King Cnty. v. Vinci Constr. Grands Projets

Decision Date09 November 2015
Docket NumberNo. 70432–0–I.,70432–0–I.
Citation364 P.3d 784,191 Wash.App. 142
Parties KING COUNTY, Respondent/Cross Appellant, v. VINCI CONSTRUCTION GRANDS PROJETS/Parsons RCI/Frontier–Kemper, JV, a Washington join venture; and Travelers Casualty and Surety Company of America, a Connecticut corporation, Appellants/Cross Respondents, and Liberty Mutual Insurance Company, a Massachusetts corporation; Federal Insurance Company, an Indiana corporation; Fidelity and Deposit Company of Maryland, a Maryland corporation; and Zurich American Insurance Company, a New York corporation, Appellants/Cross Respondents.
CourtWashington Court of Appeals

Thomas R. Krider, Peter Noel Ralston, Oles Morrison Rinker & Baker LLP, Catherine Wright Smith, Howard Mark Goodfriend, Smith Goodfriend PS, Seattle, WA, Frederic D. Cohen, Mitchell C. Tilner, Horvitz & Levy LLP, Encino, CA, for Appellants/Cross–Respondents.

Karl Francis Oles, David R. Goodnight, Hunter Olds Ferguson, Stoel Rives LLP, Mary Devuono Englund, Office of the Prosecuting Attorney, Leonard J. Feldman, Peterson Wampold Rosato Luna Knopp, Seattle, WA, for Respondents/Cross–Appellant.

TRICKEY, J.

¶ 1 The Brightwater project was King County's first major expansion of its wastewater treatment system since the 1960s.1 It was intended to add capacity to county wastewater systems to deal with the increasing sewage from the growing region.2 The new treatment system was to serve Snohomish County and King County residences and businesses.3

¶ 2 In 2006, King County hired a joint venture of three firms—Vinci Construction Grands Projets, Parsons RCI, and Frontier–Kemper, JV (collectively, VPFK)4 —to construct portions of the tunneling work for the project for a fixed price and within a specified time frame. VPFK obtained a bond for the over $200 million project from five surety companies (collectively, the Sureties), which are the appellants/cross-respondents on appeal.

¶ 3 VPFK encountered many difficulties during the construction of the tunnels, and the project was significantly delayed as a result. When VPFK failed to meet its contractual deadlines, King County retained another contractor to complete one of the tunnels.

¶ 4 King County then sued VPFK and the Sureties for default. The trial court ruled in favor of King County on three summary judgment motions, dismissing two of VPFK's claims concerning differing site conditions and defective specifications.

¶ 5 Following a three month trial, the jury found VPFK and the Sureties jointly and severally liable for King County's single claim of default, awarding King County $155,831,471.00 in damages. The jury also awarded VPFK $26,252,949.00 in damages for some of the many claims VPFK submitted to the jury. The trial court awarded King County attorney fees and costs.

¶ 6 VPFK and the Sureties appeal. VPFK asserts numerous challenges to the summary judgment rulings, the jury instructions, and the trial court's ruling excluding evidence. The Sureties appeal the trial court's award of attorney fees. King County cross-appeals, asserting that the trial court erred by denying its motion for judgment as a matter of law.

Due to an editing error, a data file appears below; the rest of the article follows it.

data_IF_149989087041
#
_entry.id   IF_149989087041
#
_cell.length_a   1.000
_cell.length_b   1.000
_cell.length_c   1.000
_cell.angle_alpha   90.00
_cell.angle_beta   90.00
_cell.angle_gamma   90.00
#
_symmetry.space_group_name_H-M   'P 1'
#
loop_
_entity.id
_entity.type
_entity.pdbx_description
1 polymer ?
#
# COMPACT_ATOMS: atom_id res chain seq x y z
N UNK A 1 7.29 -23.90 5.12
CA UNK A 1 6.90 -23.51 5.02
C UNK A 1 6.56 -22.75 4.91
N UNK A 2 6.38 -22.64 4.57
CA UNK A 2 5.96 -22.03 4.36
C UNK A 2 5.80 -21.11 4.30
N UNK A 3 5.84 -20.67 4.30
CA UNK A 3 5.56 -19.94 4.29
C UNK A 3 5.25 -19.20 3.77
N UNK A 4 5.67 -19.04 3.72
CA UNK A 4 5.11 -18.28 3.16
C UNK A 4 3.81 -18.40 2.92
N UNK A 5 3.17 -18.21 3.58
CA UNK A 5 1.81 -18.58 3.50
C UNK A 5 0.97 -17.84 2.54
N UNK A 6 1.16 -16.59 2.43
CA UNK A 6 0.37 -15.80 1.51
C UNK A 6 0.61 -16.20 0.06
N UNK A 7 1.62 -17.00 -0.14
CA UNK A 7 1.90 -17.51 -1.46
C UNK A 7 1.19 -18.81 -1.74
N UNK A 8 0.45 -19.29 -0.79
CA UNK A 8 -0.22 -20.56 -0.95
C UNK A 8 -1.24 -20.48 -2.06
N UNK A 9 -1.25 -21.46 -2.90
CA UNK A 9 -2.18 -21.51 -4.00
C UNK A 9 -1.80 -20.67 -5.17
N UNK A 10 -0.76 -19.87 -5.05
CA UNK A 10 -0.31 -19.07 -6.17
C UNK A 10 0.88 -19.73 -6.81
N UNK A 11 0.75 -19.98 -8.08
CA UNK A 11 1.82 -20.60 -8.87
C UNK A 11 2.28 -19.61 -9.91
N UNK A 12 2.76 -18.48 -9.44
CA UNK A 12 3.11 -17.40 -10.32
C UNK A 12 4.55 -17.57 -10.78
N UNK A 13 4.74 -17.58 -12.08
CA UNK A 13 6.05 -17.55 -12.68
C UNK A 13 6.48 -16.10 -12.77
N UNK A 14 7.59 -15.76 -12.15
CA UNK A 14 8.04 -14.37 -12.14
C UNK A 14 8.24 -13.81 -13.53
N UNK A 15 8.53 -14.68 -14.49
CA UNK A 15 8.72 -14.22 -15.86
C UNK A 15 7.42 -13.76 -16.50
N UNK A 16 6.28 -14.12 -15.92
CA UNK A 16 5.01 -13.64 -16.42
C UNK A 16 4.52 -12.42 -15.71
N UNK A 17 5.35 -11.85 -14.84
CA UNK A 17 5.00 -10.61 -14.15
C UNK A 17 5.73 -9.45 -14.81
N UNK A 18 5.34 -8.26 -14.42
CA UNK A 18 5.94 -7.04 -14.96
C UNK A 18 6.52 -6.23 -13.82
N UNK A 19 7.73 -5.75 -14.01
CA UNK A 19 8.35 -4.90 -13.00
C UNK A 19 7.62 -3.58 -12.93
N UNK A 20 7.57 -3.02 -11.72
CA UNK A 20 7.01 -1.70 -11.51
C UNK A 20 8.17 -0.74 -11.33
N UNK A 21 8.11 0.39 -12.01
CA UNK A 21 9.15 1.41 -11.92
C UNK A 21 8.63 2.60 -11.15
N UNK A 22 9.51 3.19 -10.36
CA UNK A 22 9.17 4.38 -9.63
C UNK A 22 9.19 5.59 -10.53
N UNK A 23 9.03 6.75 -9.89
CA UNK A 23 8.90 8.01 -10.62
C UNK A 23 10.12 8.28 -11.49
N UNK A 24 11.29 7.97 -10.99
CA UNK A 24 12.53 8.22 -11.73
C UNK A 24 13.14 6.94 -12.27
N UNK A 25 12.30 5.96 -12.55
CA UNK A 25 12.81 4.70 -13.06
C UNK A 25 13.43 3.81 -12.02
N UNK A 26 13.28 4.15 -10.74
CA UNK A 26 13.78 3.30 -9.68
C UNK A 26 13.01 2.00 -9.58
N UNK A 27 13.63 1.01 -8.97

¶ 7 We affirm the trial court's summary judgment, evidentiary, and jury instruction rulings challenged by VPFK. We also affirm the trial court's denial of King County's motion for judgment as a matter of law. Finally, we affirm the award of attorney fees to King County, and award attorney fees to King County on appeal.

FACTS
I. The Brightwater Project's Conveyance System

¶ 8 The Brightwater project was comprised of two major components: (1) a new treatment plant and (2) a conveyance system composed of pipelines and pumps that would carry raw sewage to the treatment plant and, in turn, carry clean effluent from the plant to Puget Sound.5 The conveyance system called for the construction of 13 miles of pipelines in underground tunnels, the excavation of which was divided into three contracts: tunnel segment BT–1 (East Contract); tunnel segments BT–2 and BT–3 (Central Contract); and tunnel segment BT–4 (West Contract).6

II. The Contract Documents

¶ 9 King County (County) and its consultants began designing the Brightwater contract and the subcontracting documents in 2002.7 They conducted site investigations, soil analysis, and drafted the specifications and the bid documents.8 The County provided the bidders for the Central Contract with numerous bid documents (Contract Documents). These documents included the contract (Contract) itself and its "General Terms and Conditions" and "General Requirements" for performance of the Central Contract work, as well as two geotechnical reports to assist in preparing the bids—the Geotechnical Data Report (GDR) and the Geotechnical Baseline Report (GBR).9 j. The Contract

i. Selection of Slurry Tunnel Boring Machine

¶ 10 According to the County's February 2004 "Predesign Report," the new tunnel would be situated below the "groundwater table."10 External pressures below the groundwater table meant that the soil surrounding the future tunnel would be saturated with water.11 These conditions required the use of a boring machine that could apply constant pressure to prevent the face of the tunnel from collapsing.12 However, a limited number of tunnel boring machines were well suited for such conditions.13 The Predesign Report advised the County to use an earth pressure balance machine (EPBM) or a slurry tunnel boring machine (STBM).14

¶ 11 The County selected an STBM over an EPBM because the BT–3 tunnel was anticipated to experience high pressures, and at the time, STBMs had the ability to operate in higher pressures than EPBMs.15 The County incorporated the STBM specification into the Contract.16

ii. Differing Site Conditions Clause

¶ 12 The Contract contained a "Differing Site Conditions" clause, which allowed VPFK to request an equitable adjustment in contract time or price if it encountered site conditions different than those indicated in the Contract Documents.

1717FN;B01818
iii. Interventions and Pressurized Conditions

¶ 13 The Contract also included provisions about interventions.19 During an intervention, the contractor stops the tunneling and conducts an inspection or repair on the cutterhead (the front of the boring machine that contains the large soil-cutting tools).20 The contractor needs to have a reasonable understanding of the ground conditions in order to choose the proper slurry and pressure specifications. The correct slurry and pressure levels enable the STBM to support the tunnel face during excavations and interventions.21 Thus, the Contract specified the percentages of the tunnel alignment22 in which the contractor could expect to encounter varying levels of pressure for purposes of "[S]TBM Stoppages":